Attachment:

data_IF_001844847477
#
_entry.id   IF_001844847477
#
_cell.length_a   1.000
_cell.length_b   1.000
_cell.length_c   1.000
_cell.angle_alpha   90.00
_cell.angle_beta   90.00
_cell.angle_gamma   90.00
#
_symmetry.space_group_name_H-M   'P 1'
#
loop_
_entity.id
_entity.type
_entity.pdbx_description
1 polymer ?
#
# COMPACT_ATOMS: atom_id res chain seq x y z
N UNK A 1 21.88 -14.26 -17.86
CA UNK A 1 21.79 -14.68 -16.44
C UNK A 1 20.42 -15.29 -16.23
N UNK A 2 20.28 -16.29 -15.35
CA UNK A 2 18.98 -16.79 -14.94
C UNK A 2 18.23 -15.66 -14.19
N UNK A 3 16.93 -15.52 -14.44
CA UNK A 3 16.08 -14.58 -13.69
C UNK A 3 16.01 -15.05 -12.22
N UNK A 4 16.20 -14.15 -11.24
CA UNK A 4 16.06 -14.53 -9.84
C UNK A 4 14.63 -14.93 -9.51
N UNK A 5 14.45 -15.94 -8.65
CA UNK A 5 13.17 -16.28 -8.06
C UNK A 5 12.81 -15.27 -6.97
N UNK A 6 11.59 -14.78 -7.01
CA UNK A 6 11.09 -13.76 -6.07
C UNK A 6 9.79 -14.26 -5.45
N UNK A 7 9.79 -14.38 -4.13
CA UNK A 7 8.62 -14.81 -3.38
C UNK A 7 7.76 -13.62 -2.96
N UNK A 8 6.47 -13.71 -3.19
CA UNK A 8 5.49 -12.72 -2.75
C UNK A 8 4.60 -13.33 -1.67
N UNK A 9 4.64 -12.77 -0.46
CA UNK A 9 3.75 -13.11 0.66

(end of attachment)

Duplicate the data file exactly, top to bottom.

data_IF_001844847477
#
_entry.id   IF_001844847477
#
_cell.length_a   1.000
_cell.length_b   1.000
_cell.length_c   1.000
_cell.angle_alpha   90.00
_cell.angle_beta   90.00
_cell.angle_gamma   90.00
#
_symmetry.space_group_name_H-M   'P 1'
#
loop_
_entity.id
_entity.type
_entity.pdbx_description
1 polymer ?
#
# COMPACT_ATOMS: atom_id res chain seq x y z
N UNK A 1 21.88 -14.26 -17.86
CA UNK A 1 21.79 -14.68 -16.44
C UNK A 1 20.42 -15.29 -16.23
N UNK A 2 20.28 -16.29 -15.35
CA UNK A 2 18.98 -16.79 -14.94
C UNK A 2 18.23 -15.66 -14.19
N UNK A 3 16.93 -15.52 -14.44
CA UNK A 3 16.08 -14.58 -13.69
C UNK A 3 16.01 -15.05 -12.22
N UNK A 4 16.20 -14.15 -11.24
CA UNK A 4 16.06 -14.53 -9.84
C UNK A 4 14.63 -14.93 -9.51
N UNK A 5 14.45 -15.94 -8.65
CA UNK A 5 13.17 -16.28 -8.06
C UNK A 5 12.81 -15.27 -6.97
N UNK A 6 11.59 -14.78 -7.01
CA UNK A 6 11.09 -13.76 -6.07
C UNK A 6 9.79 -14.26 -5.45
N UNK A 7 9.79 -14.38 -4.13
CA UNK A 7 8.62 -14.81 -3.38
C UNK A 7 7.76 -13.62 -2.96
N UNK A 8 6.47 -13.71 -3.19
CA UNK A 8 5.49 -12.72 -2.75
C UNK A 8 4.60 -13.33 -1.67
N UNK A 9 4.64 -12.77 -0.46
CA UNK A 9 3.75 -13.11 0.66